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Review: Edna and Harvey: Harvey’s New Eyes

If German developers Daedalic Entertainment have followed the old adage that we should write what we know, It doesn’t take a lot of conjecture to say they weren’t very popular growing up. For the second time in the last 3 months the developers have released an adventure title starring a hopeless outsider struggling to fit into a world where seemingly everyone is against them. Perhaps the outsider protagonists reflect the nature of being an indie developer making adventure games in 2012, that to make the kind of throwbacks Daedelic has been churning out it takes acceptance of an uphill battle where every trend in gaming is against you.

But where Rufus from Deponia, Daedalic’s release in August, was a self-centered hedonist who earned the animosity of those around him, Lilli, the almost silent star of Edna and Harvey: Harvey’s New Eyes seems to be a victim of circumstance.

She’s an “innocent” school girl that isn’t fit for anything at the convent where she lives, not even to rake leaves. Mother Superior seems to despise her and most of her peers feel the same way. It would seem completely hopeless for Lilli if not for her one friend Edna. But When Mother Superior calls in a famed psychologist Dr. Marcel to deal with the children’s misbehavior, her friend must go on the run. Also, I should mention that Lilli has a habit of killing everyone she comes into contact with.

Avoiding specifics, the story is actually pretty dark, and deals with free will and independence, and the idea that for every rule there is a situation where the right thing to do is to break the rule.  While it’s conceptually a game that explores moral grey area- is it always wrong to lie, should children always listen to adults-Daedalic misses the opportunity to present meaningful examinations on their topics. While the exceptions to the rules are sometimes funny, they don’t really teach Lilli much outside of highlighting the other overriding theme of misplaced authority.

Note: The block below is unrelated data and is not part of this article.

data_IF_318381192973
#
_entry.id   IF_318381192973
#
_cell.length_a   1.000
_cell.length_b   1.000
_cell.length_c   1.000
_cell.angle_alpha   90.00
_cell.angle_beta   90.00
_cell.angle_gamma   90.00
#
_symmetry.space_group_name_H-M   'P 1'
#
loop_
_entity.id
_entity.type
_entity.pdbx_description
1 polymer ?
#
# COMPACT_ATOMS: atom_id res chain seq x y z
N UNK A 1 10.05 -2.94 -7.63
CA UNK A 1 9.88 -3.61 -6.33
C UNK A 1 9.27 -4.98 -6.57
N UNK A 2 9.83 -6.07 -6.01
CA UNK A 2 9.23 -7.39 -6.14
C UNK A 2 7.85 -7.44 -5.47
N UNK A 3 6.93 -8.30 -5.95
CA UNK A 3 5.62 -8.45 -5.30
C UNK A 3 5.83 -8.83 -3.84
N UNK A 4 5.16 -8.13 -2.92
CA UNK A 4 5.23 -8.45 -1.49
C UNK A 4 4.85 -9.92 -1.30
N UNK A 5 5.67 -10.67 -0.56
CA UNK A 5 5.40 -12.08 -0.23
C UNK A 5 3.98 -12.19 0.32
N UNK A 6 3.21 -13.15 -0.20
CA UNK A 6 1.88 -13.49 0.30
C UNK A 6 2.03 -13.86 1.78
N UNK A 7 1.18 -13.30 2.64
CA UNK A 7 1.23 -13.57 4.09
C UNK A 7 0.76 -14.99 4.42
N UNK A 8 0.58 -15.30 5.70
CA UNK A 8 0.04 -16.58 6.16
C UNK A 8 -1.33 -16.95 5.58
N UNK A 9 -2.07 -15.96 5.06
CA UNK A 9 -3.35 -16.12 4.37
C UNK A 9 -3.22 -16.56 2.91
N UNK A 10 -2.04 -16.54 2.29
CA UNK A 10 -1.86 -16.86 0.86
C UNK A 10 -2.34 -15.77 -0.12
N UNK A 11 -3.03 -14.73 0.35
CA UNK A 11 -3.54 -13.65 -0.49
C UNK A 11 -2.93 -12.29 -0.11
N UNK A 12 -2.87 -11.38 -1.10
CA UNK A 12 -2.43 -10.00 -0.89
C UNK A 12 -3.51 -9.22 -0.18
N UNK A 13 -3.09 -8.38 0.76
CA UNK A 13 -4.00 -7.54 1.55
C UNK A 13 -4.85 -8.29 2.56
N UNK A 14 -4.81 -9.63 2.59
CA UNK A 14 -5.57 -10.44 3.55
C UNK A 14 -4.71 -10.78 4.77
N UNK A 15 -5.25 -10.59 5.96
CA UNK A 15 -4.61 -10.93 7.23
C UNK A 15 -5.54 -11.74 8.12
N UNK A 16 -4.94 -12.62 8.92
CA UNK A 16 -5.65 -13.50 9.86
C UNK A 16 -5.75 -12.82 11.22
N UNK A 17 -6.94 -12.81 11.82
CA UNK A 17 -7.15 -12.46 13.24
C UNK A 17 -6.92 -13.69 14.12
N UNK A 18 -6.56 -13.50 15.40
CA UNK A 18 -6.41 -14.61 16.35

In Deponia, Daedalic’s humor could sometimes come at the expense of emotional resonance, it’s less the case in Edna and Harvey. Partly due to the lack of emotional scenes, but also thanks to a slightly keener sense of comedic timing.

The strangest comedic choices in Edna and Harvey are the odd gaming meta jokes. (MINOR SPOILERS AHEAD) In one situation the game narrator says “what Lilli did was completely devoid of logic and she could already hear the uproar of the online reviewer.” In another, what appears to be a quick time button press is revealed as a floating energy pill.

It’s not that the jokes are bad, they just seem out of place and unnecessary. I’m all for games being meta and self-referential, but in no other ways is this a game about gaming. It’s a small complaint, but it makes the game seem less refined and more scatter brained.

Mechanically, the game sticks to old school adventure rules, while also including puzzles that vary the playing style. Expect to get stuck from time to time on some outlandish solutions.

The art style of Edna and Harvey is cruder than Deponia. It seems like a flash game by comparison, lacking the lushness and detail. With that said, the style actually works quite well for the universe of the game. The soundtrack and voice work are where Daedalic continues to shine, both are topnotch.

So which of the two Daedalic adventurers are better? It’s truly a matter of taste. Edna and Harvey is the ballsier game, more off the beaten track with its hypnosis, alternate dimensions, and dark humor, while Deponia is the more focused with its traditional narrative. Either way both games deserve the attention of adventure gaming fans.

With practice comes perfect, hopefully Daedalic can soon translate all their practice into a truly great adventure game for the ages.

Story
Art Style
Puzzles

Summary: Another solid adventure offering from a developer that deserves a loyal following

3.2


David Willming

About David Willming

Amateur filmmaker, music junkie, and a gamer with a penchant for all things indie and/or weird

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